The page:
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Booth v. Booth

MARCH 24, 1971.




APPEAL from the Circuit Court of Cook County; the Hon. ROBERT L. MASSEY, Judge, presiding.


This is an appeal from an order of the Circuit Court of Cook County, requiring the defendant to pay attorneys' fees and costs incurred as a result of defendant's prior appeal from an order modifying the divorce decree.

On June 6, 1967, a judgment for divorce was entered in favor of Patricia Booth against Leonard Booth. On July 24, 1968, an order was entered which relieved defendant, Leonard Booth, of the obligation to generally support and maintain each of his four children as they attained majority, but which required him to pay a certain sum per month toward the defrayal of costs and expenses of a college education. The order also required him to pay $350 in attorneys' fees.

Defendant appealed from that order, pleading inability to pay. This court modified the amount he had to pay toward college expenses but found he had the duty and ability to pay the attorneys' fees. (Booth v. Booth (1970), 122 Ill. App.2d 1.) The attorney for plaintiff then filed a petition for fees and reimbursement for expenses totaling $1653 and $103 costs for the defense of the appeal. The trial court allowed the petition and entered an order on October 31, 1969. Defendant's motion to vacate the order was denied on November 18, 1969, and defendant again appeals to this court.

Specifically, defendant claims he was prejudiced because the petition was filed late, it was notarized by someone no longer a notary, his notice for the production of plaintiff as a witness and for a document was not complied with, thus depriving him of his right of discovery, the trial court had no jurisdiction to award fees, the allowance of attorneys' fees was unjustified, and his inability to pay.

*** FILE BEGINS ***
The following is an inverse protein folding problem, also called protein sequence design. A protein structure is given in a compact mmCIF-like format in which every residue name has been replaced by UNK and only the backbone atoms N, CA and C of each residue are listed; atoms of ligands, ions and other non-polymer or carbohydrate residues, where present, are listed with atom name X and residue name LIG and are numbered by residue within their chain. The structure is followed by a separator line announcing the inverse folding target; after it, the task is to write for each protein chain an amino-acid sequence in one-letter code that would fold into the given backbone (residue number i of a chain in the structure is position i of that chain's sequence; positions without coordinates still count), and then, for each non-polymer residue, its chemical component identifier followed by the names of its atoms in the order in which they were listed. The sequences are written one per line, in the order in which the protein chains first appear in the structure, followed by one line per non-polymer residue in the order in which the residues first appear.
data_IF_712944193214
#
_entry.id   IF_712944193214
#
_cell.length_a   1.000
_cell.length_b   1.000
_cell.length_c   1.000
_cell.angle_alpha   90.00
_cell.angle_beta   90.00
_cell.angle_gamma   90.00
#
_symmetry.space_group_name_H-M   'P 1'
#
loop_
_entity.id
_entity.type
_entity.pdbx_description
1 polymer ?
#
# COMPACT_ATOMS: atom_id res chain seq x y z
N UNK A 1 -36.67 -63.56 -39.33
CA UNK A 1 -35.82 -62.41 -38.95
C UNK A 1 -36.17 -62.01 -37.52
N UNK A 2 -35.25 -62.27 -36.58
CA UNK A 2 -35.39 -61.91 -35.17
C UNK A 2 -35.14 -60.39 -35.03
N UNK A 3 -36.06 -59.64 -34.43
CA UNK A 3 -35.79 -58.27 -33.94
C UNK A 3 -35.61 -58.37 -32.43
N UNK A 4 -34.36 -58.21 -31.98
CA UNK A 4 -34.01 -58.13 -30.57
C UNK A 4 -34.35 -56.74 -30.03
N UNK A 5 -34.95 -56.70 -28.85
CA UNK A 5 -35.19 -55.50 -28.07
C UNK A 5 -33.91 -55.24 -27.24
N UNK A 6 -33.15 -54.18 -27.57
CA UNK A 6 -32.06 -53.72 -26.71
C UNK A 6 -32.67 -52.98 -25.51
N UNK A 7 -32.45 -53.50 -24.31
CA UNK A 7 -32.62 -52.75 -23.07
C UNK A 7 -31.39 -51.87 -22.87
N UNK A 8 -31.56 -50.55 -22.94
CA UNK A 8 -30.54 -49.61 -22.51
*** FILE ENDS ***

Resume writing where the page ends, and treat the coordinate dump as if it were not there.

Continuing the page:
• 1,2 We find his complaints with regard to the petition are not significant. He was not prejudiced by the late filing, the same being only a few days late, for he had ample time to reply; in fact, his reply was filed prior to the filing of the petition, proving he had a copy of the petition before it was filed. The fact the commission of the notary had expired it not fatal. "A person acting as a notary under color of authority, with public acquiescence, will be held to be a notary de facto, and as to the public and third persons his acts are valid and cannot be attacked collaterally. It does not matter whether disqualification or complaint against his act is that he is ineligible for any reason, or because of the fact that he is a hold-over, or has failed to take the oath of office or otherwise comply with the directory provisions of the statute." People v. Severinghaus (1924), 313 Ill. 456, 469.

• 3 Neither can the failure to produce the witness and document be said to be prejudicial. The facts he hoped to show by plaintiff's presence were already well known to the court, and he waived whatever right he had when he failed to request or use any of the remedies available to him to enforce his notice. The position of the defendant was not materially altered by the irregularities of the petition, therefore there is no error which would require reversal. (Both v. Nelson (1964), 31 Ill.2d 511, 514.) In that case the court said: